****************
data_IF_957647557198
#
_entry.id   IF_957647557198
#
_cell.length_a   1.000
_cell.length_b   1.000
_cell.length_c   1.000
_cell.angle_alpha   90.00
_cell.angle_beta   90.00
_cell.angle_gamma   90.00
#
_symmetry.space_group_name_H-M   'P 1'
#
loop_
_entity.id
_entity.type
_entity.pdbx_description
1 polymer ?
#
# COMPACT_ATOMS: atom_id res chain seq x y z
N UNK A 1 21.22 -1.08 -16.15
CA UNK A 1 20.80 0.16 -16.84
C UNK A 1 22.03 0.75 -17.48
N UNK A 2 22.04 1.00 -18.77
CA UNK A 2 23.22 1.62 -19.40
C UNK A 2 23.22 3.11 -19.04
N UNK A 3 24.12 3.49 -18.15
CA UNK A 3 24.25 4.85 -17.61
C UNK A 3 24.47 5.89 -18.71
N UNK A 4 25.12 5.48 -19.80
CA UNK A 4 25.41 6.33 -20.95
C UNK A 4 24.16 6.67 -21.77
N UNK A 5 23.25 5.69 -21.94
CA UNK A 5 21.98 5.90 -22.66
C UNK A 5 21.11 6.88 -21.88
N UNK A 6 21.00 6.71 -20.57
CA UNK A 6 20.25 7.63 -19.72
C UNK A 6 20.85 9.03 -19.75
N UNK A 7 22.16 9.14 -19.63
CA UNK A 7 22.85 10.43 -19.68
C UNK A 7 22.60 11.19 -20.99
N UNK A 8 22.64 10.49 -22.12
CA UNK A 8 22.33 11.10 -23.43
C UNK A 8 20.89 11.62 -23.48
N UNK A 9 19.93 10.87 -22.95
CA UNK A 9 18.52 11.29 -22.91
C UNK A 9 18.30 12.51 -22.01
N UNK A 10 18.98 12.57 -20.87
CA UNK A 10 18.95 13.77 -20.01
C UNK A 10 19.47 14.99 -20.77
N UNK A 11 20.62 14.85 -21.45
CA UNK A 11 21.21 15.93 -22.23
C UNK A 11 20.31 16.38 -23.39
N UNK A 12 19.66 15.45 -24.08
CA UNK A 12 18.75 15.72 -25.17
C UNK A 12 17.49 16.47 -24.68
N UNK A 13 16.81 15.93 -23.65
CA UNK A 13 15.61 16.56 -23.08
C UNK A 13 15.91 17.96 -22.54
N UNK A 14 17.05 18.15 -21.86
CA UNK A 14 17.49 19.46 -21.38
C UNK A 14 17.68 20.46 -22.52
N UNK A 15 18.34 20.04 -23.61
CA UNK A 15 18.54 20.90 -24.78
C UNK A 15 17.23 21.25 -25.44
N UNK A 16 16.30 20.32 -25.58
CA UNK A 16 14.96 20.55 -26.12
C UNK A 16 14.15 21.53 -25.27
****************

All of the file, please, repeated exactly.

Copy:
data_IF_957647557198
#
_entry.id   IF_957647557198
#
_cell.length_a   1.000
_cell.length_b   1.000
_cell.length_c   1.000
_cell.angle_alpha   90.00
_cell.angle_beta   90.00
_cell.angle_gamma   90.00
#
_symmetry.space_group_name_H-M   'P 1'
#
loop_
_entity.id
_entity.type
_entity.pdbx_description
1 polymer ?
#
# COMPACT_ATOMS: atom_id res chain seq x y z
N UNK A 1 21.22 -1.08 -16.15
CA UNK A 1 20.80 0.16 -16.84
C UNK A 1 22.03 0.75 -17.48
N UNK A 2 22.04 1.00 -18.77
CA UNK A 2 23.22 1.62 -19.40
C UNK A 2 23.22 3.11 -19.04
N UNK A 3 24.12 3.49 -18.15
CA UNK A 3 24.25 4.85 -17.61
C UNK A 3 24.47 5.89 -18.71
N UNK A 4 25.12 5.48 -19.80
CA UNK A 4 25.41 6.33 -20.95
C UNK A 4 24.16 6.67 -21.77
N UNK A 5 23.25 5.69 -21.94
CA UNK A 5 21.98 5.90 -22.66
C UNK A 5 21.11 6.88 -21.88
N UNK A 6 21.00 6.71 -20.57
CA UNK A 6 20.25 7.63 -19.72
C UNK A 6 20.85 9.03 -19.75
N UNK A 7 22.16 9.14 -19.63
CA UNK A 7 22.85 10.43 -19.68
C UNK A 7 22.60 11.19 -20.99
N UNK A 8 22.64 10.49 -22.12
CA UNK A 8 22.33 11.10 -23.43
C UNK A 8 20.89 11.62 -23.48
N UNK A 9 19.93 10.87 -22.95
CA UNK A 9 18.52 11.29 -22.91
C UNK A 9 18.30 12.51 -22.01
N UNK A 10 18.98 12.57 -20.87
CA UNK A 10 18.95 13.77 -20.01
C UNK A 10 19.47 14.99 -20.77
N UNK A 11 20.62 14.85 -21.45
CA UNK A 11 21.21 15.93 -22.23
C UNK A 11 20.31 16.38 -23.39
N UNK A 12 19.66 15.45 -24.08
CA UNK A 12 18.75 15.72 -25.17
C UNK A 12 17.49 16.47 -24.68
N UNK A 13 16.81 15.93 -23.65
CA UNK A 13 15.61 16.56 -23.08
C UNK A 13 15.91 17.96 -22.54
N UNK A 14 17.05 18.15 -21.86
CA UNK A 14 17.49 19.46 -21.38
C UNK A 14 17.68 20.46 -22.52
N UNK A 15 18.34 20.04 -23.61
CA UNK A 15 18.54 20.90 -24.78
C UNK A 15 17.23 21.25 -25.44
N UNK A 16 16.30 20.32 -25.58
CA UNK A 16 14.96 20.55 -26.12
C UNK A 16 14.15 21.53 -25.27